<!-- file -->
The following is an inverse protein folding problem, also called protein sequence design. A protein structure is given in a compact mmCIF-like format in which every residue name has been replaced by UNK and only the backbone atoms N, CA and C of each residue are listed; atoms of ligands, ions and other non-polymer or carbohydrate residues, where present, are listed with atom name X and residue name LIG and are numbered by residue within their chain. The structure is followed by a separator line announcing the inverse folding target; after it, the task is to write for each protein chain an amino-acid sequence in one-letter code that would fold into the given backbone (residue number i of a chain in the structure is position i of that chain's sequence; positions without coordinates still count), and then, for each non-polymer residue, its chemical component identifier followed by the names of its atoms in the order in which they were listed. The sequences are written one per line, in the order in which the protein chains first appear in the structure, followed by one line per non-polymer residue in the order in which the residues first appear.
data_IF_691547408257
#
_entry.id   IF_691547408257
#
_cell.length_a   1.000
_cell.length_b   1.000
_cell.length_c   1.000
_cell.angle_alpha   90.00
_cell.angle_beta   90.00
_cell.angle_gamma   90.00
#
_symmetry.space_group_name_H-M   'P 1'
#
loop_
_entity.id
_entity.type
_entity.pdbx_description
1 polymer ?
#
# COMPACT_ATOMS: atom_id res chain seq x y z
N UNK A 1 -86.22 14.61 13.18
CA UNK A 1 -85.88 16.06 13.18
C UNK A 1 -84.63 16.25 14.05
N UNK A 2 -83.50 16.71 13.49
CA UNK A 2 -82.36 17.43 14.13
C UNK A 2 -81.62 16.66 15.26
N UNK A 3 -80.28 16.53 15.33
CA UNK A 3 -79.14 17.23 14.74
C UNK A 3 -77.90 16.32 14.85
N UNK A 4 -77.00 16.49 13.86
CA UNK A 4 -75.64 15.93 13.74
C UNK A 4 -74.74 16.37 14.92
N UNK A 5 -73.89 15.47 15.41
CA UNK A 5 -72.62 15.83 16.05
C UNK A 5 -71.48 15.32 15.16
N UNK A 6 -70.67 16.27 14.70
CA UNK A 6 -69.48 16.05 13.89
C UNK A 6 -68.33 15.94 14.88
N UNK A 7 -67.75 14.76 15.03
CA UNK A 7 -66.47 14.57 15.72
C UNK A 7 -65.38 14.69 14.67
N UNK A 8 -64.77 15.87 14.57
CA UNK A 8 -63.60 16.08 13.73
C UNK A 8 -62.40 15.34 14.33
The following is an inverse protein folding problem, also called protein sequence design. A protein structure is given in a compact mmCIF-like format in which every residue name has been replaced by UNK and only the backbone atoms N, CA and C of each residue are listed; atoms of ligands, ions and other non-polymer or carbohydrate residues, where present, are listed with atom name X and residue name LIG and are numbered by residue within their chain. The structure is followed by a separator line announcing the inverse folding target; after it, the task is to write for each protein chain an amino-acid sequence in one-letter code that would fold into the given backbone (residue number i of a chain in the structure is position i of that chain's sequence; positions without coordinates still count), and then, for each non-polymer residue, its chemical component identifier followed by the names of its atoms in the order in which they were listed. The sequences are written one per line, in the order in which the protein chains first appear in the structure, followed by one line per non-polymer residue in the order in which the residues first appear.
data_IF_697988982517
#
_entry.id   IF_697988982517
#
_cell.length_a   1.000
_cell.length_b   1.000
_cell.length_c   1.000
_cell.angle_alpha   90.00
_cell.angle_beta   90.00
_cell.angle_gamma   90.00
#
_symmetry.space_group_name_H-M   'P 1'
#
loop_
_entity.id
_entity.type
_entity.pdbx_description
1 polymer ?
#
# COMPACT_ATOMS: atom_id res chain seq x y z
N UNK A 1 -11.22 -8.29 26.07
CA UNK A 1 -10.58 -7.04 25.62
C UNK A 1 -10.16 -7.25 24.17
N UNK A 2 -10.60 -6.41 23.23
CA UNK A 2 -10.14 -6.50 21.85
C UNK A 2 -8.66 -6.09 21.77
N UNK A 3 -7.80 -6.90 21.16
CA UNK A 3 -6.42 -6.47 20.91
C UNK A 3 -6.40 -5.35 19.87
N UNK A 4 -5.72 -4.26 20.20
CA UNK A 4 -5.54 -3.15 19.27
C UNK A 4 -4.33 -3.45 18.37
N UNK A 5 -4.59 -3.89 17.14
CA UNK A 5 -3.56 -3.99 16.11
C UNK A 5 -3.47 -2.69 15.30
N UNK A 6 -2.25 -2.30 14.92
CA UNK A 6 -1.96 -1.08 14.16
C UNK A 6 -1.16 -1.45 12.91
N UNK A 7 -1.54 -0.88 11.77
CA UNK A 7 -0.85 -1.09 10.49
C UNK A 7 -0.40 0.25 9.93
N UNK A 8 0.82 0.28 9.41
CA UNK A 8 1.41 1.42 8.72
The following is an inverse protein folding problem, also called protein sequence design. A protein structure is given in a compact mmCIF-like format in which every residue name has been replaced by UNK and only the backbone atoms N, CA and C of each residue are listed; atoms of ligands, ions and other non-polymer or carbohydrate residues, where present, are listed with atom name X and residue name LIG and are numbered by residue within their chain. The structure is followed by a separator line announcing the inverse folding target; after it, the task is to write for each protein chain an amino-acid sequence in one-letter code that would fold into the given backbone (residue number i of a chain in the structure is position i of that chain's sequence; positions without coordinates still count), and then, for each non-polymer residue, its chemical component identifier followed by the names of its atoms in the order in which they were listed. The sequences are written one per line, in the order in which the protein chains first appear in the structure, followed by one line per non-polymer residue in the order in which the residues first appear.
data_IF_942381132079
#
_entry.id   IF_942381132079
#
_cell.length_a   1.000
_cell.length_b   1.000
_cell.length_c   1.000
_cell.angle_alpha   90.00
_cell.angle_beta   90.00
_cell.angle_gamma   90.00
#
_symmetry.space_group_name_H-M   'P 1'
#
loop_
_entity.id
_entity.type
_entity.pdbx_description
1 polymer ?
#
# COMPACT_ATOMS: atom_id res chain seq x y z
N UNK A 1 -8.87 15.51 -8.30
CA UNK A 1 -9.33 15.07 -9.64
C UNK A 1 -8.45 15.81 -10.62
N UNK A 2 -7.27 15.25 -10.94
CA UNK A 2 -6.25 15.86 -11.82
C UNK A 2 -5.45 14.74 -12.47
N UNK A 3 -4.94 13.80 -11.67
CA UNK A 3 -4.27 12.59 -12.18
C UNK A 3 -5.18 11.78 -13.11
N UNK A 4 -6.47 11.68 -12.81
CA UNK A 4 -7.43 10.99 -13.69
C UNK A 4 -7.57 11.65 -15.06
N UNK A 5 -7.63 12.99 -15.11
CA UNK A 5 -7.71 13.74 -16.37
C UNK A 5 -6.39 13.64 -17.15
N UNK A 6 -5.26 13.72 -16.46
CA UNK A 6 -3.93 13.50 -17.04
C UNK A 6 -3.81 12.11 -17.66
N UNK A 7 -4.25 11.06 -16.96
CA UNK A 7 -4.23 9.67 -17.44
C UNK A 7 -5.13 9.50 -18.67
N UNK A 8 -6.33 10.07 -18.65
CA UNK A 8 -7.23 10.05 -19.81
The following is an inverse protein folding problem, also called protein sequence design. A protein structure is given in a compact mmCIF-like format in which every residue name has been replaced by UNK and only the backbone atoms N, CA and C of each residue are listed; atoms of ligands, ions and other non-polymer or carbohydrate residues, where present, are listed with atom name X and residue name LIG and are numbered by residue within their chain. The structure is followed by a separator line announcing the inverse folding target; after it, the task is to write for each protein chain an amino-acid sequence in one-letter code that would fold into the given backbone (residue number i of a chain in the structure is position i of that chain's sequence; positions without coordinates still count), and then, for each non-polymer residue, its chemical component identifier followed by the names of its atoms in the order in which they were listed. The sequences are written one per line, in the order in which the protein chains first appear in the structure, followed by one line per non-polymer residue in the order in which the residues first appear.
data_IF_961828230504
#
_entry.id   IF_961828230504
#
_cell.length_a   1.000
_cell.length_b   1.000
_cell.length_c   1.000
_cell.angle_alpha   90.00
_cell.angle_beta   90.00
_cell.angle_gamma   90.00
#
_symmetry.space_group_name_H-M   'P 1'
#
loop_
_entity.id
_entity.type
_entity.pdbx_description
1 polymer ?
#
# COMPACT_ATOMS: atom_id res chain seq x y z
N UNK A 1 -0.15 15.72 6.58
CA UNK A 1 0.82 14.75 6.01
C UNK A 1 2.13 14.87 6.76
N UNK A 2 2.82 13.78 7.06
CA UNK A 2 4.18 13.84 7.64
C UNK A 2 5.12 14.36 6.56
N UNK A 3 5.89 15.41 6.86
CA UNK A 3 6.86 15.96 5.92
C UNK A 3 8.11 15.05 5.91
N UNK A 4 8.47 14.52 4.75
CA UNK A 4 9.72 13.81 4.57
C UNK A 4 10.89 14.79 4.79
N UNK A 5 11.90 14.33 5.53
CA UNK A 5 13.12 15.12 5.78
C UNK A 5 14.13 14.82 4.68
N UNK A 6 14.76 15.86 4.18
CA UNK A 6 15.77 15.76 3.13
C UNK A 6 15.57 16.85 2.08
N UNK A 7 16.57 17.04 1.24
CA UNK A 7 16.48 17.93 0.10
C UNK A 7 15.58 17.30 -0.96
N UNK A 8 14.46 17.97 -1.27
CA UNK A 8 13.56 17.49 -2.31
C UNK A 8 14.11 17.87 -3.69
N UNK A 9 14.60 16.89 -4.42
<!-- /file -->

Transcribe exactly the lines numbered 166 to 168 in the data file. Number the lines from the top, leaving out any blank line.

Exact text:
C UNK A 4 10.89 14.79 4.79
N UNK A 5 11.90 14.33 5.53
CA UNK A 5 13.12 15.12 5.78